10 easy ways to save $10 every single day: That's an extra $3,650 a year

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Americans report daily spending of around $100 on average — and that's outside of car or home payments and basic household expenses, according to recent Gallup poll data. But what if you didn't spend that much? What if you shaved off just a little bit in expenses without really changing your lifestyle and started pocketing just $10 extra every single day?

"Saving $10 a day doesn't sound like a lot, but it can really add up over time," said certified financial planner Douglas Boneparth, co-author of The Millennial Money Fix, in a phone interview. That adds up to $3,650 a year, which you could put toward all sorts of financial goals. "I am a big proponent of the cash reserve and creating a safety net in case of emergency," Boneparth added. "That can be several month's rent for a lot of folks."

An extra $3.5 grand or so would be more than enough to pay off the average $1,780 credit card balance carried by 18- to 24-year-olds — or it could make a significant dent as extra payments toward your student loans, or get you more than halfway toward maxing out an IRA for retirement.

"If nothing else, prudently investing $10 a day over a long period of time and a moderate rate of return can really add up," Boneparth said. Does banking a 10-spot every day of the week seem difficult? It won't if you follow these simple tips. Here are some super easy moves you can make — right away.

1. Hack how you dine out

Recent surveys suggest millennials eat out more than non-millennials and spend more when doing it; millennials spend a monthly average of $174 compared with $153 for non-millennials, according to Restaurant Marketing Labs. Eating out doesn't just mean going to a restaurant for dinner, either. Buying coffee, hitting up the vending machine, going out for lunch and stopping for prepared foods on the way home from work are also counted among these extraneous expenses.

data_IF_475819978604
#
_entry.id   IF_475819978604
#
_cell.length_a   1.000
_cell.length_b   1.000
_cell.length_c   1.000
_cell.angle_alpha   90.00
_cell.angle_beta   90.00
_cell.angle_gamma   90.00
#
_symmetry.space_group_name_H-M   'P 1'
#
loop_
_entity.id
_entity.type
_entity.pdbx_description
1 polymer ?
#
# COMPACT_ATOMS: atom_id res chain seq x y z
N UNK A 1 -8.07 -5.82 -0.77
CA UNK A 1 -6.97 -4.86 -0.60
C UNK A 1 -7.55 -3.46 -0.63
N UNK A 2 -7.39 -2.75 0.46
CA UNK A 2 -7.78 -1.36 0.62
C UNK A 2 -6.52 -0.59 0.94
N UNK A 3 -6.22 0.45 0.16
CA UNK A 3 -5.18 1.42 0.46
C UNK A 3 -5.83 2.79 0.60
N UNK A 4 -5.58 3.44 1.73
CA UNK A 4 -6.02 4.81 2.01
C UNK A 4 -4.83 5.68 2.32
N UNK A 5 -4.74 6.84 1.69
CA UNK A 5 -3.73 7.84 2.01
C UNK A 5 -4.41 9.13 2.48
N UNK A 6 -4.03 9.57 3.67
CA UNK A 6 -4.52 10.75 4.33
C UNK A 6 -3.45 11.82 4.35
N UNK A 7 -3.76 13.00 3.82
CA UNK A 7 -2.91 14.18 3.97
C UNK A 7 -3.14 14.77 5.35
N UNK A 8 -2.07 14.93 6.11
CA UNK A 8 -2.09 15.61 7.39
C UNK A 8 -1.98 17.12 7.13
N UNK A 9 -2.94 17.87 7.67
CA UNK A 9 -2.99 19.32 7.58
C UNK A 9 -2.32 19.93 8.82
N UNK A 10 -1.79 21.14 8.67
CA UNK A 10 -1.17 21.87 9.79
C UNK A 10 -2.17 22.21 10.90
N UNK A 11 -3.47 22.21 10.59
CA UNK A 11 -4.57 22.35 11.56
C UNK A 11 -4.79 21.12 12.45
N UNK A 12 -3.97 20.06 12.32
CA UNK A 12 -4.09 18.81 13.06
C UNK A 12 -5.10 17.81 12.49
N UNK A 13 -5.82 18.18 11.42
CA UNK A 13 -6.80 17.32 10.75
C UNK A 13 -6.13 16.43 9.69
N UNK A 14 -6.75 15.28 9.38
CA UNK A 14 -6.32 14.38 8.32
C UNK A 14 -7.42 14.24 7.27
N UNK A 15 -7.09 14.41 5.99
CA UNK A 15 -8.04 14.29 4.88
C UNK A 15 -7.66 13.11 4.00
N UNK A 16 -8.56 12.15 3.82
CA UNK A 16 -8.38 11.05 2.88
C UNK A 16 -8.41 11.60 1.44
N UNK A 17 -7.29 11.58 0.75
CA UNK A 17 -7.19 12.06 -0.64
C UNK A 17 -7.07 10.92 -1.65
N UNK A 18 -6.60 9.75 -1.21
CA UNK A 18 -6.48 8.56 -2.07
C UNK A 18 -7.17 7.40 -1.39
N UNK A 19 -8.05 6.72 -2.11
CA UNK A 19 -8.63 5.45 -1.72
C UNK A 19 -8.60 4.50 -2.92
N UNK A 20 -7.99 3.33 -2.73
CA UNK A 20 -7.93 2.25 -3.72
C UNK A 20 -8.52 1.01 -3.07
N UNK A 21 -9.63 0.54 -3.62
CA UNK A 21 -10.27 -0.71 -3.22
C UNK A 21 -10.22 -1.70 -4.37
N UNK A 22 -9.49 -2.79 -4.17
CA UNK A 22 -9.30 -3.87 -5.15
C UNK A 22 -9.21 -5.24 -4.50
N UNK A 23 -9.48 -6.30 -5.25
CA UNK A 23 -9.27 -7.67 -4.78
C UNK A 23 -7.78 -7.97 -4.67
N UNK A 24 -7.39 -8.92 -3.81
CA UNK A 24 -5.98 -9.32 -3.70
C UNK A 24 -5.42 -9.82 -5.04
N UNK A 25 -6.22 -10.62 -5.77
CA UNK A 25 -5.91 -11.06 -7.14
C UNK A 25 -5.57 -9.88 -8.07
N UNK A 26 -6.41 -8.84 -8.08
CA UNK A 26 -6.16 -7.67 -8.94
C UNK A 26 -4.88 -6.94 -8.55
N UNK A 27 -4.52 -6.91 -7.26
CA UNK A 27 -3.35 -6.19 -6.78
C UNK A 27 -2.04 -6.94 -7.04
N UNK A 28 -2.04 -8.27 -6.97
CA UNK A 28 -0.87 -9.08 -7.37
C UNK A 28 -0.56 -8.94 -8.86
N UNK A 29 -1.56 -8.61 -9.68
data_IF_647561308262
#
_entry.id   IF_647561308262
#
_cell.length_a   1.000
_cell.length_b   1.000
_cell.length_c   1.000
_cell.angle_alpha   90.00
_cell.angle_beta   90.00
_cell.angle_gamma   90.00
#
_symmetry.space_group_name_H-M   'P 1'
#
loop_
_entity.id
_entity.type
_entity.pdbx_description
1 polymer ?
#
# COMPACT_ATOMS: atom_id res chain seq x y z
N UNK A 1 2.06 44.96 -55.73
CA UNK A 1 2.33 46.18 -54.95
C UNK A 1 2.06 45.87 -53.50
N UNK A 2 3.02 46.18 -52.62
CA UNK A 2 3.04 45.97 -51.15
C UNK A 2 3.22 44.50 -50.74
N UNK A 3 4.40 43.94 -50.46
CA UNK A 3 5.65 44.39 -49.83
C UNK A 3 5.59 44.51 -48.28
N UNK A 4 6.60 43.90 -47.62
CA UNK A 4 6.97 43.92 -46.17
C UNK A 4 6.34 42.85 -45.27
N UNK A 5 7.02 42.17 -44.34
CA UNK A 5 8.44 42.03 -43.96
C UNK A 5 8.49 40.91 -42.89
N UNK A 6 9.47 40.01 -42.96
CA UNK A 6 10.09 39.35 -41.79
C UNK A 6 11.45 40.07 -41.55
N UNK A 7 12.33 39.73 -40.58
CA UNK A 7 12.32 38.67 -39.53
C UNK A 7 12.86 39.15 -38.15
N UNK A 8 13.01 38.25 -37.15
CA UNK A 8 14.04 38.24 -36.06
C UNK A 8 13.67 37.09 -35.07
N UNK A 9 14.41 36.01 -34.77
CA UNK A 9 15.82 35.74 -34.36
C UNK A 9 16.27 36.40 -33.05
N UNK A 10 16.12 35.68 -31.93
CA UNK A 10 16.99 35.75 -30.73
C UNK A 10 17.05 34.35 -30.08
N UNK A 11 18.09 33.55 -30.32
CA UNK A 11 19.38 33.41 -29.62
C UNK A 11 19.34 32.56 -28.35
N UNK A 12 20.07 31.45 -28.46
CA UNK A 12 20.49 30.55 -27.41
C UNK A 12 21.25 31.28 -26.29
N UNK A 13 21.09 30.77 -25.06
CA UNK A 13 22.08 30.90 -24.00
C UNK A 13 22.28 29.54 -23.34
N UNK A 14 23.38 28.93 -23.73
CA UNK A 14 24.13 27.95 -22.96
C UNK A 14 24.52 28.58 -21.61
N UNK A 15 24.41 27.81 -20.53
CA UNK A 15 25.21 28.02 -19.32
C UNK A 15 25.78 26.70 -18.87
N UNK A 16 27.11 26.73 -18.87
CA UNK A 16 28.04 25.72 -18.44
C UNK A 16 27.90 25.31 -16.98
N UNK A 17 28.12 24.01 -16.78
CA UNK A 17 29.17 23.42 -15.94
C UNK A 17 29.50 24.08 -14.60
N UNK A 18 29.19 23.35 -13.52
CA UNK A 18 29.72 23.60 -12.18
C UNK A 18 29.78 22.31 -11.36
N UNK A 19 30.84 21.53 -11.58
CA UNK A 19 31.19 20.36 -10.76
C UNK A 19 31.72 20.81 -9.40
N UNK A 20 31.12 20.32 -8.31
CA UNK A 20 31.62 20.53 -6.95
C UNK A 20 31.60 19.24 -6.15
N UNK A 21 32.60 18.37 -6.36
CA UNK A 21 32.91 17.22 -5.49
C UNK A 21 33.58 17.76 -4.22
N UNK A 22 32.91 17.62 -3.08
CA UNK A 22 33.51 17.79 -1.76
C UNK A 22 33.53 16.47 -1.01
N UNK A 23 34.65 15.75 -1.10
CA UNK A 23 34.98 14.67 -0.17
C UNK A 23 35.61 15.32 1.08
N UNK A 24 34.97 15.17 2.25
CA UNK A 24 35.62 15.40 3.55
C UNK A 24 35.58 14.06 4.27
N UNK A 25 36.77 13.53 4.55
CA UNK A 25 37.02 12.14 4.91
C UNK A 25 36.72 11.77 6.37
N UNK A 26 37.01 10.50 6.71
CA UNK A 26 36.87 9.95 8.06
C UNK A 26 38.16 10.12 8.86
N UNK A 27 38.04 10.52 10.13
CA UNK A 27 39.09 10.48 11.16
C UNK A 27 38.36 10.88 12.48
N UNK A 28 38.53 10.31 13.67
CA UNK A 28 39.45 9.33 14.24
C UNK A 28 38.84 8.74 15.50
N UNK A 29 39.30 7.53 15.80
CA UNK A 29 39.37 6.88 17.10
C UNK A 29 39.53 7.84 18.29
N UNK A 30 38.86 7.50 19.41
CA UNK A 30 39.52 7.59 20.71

Another cash-drain culprit? Booze: More than half of respondents aged 21 to 26 admitted in a recent Bankrate survey that they eat out at least three times a week — and hit a bar at least once a week.

The good news: You don't have to give up dining out to save money. You can just be smarter about how you do it. Order a few appetizers instead of a main course; go out for a late lunch rather than dinner, as lunch menus typically offer cheaper items; drink water instead of alcohol or soda — or BYOB — and opt to eat at restaurants where you can get a discounted gift card though sites like Restaurants.com.

The site offers gift cards with discounts of up to 80% or more that can be redeemed at 20,000 restaurants nationwide. If you normally spend $100 eating out weekly, you might be able to spend $20 instead — thus saving about $80 a week.

Potential savings: More than $10 daily

2. Automate saving on groceries

Buying groceries at sale prices comes with big savings. "Look first at the deals and plan your meals around what's on sale," Steve Economides, co-author of Cut Your Grocery Bill in Half with America's Cheapest Family, told Time. "This way, you can get meals for half-price."

You don't actually have to comb through grocery stores' flyers just to spot the best deals. Instead, download Favado, an app that helps you get the best prices by notifying you when items you buy are on sale at stores near you. It also offers printable coupons for any eligible items on your shopping list.

Stock up on sale items so you never have to pay full price, and combine coupons and store promotions whenever you can; Favado notes that by doing so, you can save 70% on grocery bills. Adults aged 18 to 29 spend about $173 weekly on food, or $24 daily, according to Gallup. If you save 70%, that's $16.80 saved daily.